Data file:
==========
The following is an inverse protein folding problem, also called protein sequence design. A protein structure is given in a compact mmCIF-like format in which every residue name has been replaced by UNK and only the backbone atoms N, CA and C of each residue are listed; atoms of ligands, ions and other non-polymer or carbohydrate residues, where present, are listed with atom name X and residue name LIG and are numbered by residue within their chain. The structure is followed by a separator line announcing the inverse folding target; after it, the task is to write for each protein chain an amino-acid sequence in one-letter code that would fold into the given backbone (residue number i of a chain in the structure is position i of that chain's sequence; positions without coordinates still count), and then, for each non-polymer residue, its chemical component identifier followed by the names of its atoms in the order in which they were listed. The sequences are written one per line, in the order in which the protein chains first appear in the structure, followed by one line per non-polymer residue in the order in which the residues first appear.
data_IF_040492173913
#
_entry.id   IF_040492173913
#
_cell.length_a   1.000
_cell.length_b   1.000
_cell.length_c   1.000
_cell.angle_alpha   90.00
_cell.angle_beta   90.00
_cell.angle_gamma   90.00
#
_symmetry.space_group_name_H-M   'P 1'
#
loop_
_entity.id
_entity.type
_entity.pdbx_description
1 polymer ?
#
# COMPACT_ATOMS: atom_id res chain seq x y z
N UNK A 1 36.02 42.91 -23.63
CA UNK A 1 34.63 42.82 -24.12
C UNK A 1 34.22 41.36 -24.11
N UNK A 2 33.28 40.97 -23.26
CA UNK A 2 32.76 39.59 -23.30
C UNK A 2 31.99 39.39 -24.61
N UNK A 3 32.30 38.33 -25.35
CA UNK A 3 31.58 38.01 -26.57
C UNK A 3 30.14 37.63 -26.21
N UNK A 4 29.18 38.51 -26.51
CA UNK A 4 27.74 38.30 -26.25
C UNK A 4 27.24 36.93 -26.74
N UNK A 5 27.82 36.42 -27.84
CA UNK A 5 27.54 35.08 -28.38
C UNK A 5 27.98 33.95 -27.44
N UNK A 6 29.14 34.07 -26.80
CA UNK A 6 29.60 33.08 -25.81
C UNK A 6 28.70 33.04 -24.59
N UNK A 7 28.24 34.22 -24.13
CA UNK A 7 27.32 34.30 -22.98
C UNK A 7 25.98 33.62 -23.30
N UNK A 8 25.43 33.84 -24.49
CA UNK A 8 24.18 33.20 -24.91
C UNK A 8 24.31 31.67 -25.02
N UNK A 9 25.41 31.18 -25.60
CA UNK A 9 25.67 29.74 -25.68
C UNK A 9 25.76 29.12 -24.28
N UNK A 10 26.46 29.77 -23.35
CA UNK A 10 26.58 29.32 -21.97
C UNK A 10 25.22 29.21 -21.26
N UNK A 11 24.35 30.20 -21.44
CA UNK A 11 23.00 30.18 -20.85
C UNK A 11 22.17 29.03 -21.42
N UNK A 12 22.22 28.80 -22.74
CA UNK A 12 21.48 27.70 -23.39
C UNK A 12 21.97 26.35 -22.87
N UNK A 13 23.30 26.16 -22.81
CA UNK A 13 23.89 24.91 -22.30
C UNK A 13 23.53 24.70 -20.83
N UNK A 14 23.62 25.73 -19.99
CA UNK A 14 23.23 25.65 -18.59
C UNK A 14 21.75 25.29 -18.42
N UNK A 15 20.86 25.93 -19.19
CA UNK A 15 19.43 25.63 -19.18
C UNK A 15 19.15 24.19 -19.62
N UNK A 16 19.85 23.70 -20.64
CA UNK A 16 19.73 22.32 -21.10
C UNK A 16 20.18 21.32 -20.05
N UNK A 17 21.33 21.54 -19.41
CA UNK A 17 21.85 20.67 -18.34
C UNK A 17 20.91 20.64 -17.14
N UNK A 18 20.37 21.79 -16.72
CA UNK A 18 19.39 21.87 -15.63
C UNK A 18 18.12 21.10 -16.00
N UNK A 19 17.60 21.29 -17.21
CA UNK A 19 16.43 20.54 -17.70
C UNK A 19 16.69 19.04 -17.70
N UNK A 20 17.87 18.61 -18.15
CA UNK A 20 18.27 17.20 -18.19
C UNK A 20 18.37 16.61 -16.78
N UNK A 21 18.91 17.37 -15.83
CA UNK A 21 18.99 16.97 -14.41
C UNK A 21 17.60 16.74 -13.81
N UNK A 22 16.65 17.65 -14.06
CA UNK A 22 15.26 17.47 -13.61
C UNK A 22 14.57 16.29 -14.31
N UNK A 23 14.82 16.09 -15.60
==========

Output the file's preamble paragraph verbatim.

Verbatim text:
The following is an inverse protein folding problem, also called protein sequence design. A protein structure is given in a compact mmCIF-like format in which every residue name has been replaced by UNK and only the backbone atoms N, CA and C of each residue are listed; atoms of ligands, ions and other non-polymer or carbohydrate residues, where present, are listed with atom name X and residue name LIG and are numbered by residue within their chain. The structure is followed by a separator line announcing the inverse folding target; after it, the task is to write for each protein chain an amino-acid sequence in one-letter code that would fold into the given backbone (residue number i of a chain in the structure is position i of that chain's sequence; positions without coordinates still count), and then, for each non-polymer residue, its chemical component identifier followed by the names of its atoms in the order in which they were listed. The sequences are written one per line, in the order in which the protein chains first appear in the structure, followed by one line per non-polymer residue in the order in which the residues first appear.